Google’s license to print money is under siege
For the first time, the Federal Trade Commission in the United States will conduct an inquiry into Google which will not be limited to mergers and acquisitions, or violations of privacy, but fundamental issues relating to Google’s core search advertising business model.
This follows the European Commission probe which commenced late last year. The European Commission stated that it “will investigate whether Google has abused a dominant market position in online search by allegedly lowering the ranking of unpaid search results of competing services which are specialised in providing users with specific online content such as price comparisons (so‐called vertical search services) and by according preferential placement to the results of its own vertical search services in order to shut out competing services.”
Google has argued over the years that it does not manipulate search results and that its algorithms are designed solely to deliver the most relevant results to search queries; however it has fiercely protected its algorithm or secret black box.
This position masks reality. It’s search results do prioritise its own sites over competing sites. Just complete a search for “maps” or “video”, and the top ranking results will be Google maps or Google videos. People may say “so what?” However that is not a fair premise when you already have more than 90 percent of the search market in Australia, which marginalises other online businesses in that space.
The online search market in Australia surpassed $1.1 billion in 2010 and could increase to $1.4 billion this year. Google’s dominance in search in Australia also means it dominates the online advertising market.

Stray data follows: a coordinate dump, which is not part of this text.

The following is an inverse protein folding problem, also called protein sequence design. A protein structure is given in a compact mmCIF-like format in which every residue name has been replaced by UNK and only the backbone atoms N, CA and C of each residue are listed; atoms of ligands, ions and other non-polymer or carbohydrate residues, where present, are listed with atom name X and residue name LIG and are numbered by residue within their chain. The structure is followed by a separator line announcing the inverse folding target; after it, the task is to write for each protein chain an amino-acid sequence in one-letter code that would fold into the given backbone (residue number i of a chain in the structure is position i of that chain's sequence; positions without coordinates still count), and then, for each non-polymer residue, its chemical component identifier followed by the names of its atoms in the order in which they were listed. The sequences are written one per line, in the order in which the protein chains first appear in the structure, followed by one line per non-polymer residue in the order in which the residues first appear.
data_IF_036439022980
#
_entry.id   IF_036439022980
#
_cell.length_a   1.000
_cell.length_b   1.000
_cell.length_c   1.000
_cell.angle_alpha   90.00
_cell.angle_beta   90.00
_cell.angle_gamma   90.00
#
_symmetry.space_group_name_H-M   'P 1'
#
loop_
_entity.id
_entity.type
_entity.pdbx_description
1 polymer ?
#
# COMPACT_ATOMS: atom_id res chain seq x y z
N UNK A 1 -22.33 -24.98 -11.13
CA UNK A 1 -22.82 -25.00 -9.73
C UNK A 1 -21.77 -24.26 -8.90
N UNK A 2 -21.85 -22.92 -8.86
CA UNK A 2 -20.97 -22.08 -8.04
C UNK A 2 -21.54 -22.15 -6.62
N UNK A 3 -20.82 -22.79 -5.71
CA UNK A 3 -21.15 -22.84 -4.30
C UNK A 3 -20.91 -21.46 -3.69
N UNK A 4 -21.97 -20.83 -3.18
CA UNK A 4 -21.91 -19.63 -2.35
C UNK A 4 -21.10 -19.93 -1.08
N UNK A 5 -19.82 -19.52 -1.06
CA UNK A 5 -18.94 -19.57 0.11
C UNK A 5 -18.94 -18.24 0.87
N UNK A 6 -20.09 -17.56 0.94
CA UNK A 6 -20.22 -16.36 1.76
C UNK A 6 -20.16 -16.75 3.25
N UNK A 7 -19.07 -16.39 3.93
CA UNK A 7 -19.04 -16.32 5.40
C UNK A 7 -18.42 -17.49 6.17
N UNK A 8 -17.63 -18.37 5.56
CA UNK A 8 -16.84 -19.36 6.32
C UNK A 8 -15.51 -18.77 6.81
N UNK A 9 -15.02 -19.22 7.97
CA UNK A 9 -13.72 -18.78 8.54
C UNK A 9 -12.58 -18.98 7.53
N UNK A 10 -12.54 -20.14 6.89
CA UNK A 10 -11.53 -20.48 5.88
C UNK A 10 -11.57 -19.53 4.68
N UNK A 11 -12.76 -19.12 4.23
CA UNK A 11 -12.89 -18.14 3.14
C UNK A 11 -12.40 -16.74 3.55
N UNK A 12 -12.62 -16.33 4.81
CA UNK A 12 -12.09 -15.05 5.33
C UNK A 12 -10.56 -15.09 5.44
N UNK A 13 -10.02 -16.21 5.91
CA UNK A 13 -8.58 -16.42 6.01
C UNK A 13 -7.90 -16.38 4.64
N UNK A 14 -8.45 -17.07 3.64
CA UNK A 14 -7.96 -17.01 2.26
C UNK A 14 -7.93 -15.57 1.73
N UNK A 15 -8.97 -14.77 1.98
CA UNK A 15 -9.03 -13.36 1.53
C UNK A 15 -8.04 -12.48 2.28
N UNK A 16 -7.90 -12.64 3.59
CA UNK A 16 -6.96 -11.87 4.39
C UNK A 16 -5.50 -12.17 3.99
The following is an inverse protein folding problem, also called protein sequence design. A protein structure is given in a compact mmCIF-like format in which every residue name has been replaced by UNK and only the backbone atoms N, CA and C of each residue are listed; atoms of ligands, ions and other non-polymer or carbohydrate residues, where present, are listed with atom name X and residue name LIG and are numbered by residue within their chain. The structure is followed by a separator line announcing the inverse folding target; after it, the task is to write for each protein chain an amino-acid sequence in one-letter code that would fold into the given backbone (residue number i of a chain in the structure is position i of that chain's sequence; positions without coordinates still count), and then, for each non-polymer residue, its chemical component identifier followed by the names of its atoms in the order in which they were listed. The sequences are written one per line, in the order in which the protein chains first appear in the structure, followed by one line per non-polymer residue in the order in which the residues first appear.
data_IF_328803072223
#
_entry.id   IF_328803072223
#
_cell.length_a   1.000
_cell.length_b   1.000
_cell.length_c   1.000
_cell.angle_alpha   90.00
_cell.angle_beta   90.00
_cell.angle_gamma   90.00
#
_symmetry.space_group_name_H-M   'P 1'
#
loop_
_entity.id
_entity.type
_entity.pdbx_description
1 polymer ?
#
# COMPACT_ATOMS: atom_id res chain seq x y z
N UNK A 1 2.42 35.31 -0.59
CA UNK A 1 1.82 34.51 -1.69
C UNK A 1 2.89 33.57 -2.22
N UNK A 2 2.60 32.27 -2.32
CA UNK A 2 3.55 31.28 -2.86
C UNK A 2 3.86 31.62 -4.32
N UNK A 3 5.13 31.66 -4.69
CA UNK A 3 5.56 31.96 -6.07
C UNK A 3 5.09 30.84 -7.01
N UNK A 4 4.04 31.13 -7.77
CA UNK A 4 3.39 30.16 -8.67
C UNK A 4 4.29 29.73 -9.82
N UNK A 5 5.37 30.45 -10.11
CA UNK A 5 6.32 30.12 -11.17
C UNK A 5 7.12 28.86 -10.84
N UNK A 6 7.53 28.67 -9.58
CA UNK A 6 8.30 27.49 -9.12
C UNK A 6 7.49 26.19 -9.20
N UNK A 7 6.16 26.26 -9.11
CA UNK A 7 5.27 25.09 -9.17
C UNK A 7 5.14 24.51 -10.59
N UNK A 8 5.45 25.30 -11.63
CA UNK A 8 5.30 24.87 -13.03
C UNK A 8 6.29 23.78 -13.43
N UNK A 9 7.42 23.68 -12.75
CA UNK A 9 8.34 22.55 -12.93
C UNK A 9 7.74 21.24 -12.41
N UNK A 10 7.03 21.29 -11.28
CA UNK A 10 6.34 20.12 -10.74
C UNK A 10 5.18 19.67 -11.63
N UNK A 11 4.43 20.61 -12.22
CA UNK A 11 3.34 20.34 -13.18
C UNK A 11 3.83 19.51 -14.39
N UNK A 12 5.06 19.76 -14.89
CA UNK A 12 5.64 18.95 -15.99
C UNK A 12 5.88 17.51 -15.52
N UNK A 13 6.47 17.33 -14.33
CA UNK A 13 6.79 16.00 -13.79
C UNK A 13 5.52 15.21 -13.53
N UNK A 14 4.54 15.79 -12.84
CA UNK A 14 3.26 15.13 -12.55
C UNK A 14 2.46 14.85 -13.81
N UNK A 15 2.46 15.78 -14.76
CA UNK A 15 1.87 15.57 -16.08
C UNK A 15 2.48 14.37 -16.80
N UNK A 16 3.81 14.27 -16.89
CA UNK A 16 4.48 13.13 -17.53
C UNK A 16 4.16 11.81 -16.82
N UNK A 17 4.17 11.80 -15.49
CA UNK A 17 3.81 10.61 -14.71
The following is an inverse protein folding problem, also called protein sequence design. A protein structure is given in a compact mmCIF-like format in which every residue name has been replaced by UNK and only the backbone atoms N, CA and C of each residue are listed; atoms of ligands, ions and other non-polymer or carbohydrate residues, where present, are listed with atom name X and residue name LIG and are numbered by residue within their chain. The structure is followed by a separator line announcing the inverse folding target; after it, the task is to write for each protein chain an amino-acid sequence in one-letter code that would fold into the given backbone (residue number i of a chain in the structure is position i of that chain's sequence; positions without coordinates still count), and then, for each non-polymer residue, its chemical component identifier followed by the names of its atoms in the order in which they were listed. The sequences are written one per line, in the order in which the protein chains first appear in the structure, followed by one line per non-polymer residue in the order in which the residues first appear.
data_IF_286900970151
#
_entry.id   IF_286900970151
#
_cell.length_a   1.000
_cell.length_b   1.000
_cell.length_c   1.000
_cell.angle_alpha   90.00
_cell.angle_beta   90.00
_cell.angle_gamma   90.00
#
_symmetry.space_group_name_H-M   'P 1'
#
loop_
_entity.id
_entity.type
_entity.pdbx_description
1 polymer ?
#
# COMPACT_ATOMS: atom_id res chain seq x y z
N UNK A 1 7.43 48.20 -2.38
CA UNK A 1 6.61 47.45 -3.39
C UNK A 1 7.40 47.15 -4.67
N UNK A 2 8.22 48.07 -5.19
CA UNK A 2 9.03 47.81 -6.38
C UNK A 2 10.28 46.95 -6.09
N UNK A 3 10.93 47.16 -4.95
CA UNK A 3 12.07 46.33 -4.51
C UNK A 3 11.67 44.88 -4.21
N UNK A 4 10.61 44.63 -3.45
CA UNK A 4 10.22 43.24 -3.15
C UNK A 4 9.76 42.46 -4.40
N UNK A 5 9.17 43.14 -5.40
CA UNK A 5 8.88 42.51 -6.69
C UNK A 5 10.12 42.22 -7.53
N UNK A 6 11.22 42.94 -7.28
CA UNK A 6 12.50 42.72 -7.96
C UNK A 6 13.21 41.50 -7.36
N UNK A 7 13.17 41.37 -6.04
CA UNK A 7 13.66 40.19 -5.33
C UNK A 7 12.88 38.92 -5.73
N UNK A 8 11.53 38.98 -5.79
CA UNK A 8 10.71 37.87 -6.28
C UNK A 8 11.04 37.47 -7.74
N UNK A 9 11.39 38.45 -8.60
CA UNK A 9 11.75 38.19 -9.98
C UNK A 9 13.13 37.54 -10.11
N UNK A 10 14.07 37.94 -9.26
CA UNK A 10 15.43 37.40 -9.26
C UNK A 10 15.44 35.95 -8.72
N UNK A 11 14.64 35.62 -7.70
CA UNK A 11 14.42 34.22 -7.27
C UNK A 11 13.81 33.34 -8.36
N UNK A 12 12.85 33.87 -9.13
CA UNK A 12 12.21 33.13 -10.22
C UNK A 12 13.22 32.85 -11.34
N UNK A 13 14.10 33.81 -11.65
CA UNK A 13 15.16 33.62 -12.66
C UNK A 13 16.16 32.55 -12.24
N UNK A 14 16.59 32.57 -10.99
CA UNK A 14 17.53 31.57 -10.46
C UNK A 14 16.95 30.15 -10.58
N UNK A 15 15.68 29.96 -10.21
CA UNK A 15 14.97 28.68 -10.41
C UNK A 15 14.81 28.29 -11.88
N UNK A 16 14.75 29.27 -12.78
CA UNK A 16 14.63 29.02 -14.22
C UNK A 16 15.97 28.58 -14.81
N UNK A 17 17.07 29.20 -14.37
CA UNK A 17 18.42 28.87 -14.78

After all, what is the motivation behind offering up to 50,000 small businesses free websites for the first year? Could it be to get more businesses online so more can buy online advertisements?
The Initiative for a Competitive Online Marketplace (ICOMP) has argued that this as a concerning trend in its submission to the Productivity Commission inquiry into the retail sector, as small businesses which are online are relying on a single dominant search provider in Australia.
Google has extended beyond search, entering areas such as social networking (Google Buzz), mobile payments (Google checkout), online shopping (Google shopping), books (Google books), travel (Google travel), and made an unsuccessful bid in purchasing Groupon, one of the largest deals-of-the-day online sites in the United States. It’s entered the mobile phone network with the Android phone, and offers online versions of email, spreadsheet and word processing programs.
The purpose behind this is control of the search market, and thereby dominating online advertising – which is achievable precisely for that reason.
From a consumer’s perspective this can lead to less choice, higher prices and ultimately a loss of innovation. If a company is not on the first page seen on the screen then they don’t exist in the consumer’s mind.
Given the probes which are being undertaken overseas, the obvious question is what is the position of the Australian Competition and Consumer Commission (ACCC)? Ironically, the ACCC has an ongoing legal case against Google alleging misleading and deceptive conduct in relation to sponsored links that appeared on the Google website.
Perhaps it’s time the ACCC considered following the lead of its international colleagues and begin its own probe.
Louise O’Donnell is an advisor for the Initiative for a Competitive Online MarketpIace (ICOMP). ICOMP advocates on behalf of advertisers and publishers, promoting a competitive online marketplace. It is funded by member contributions as well as sponsorship from Microsoft.
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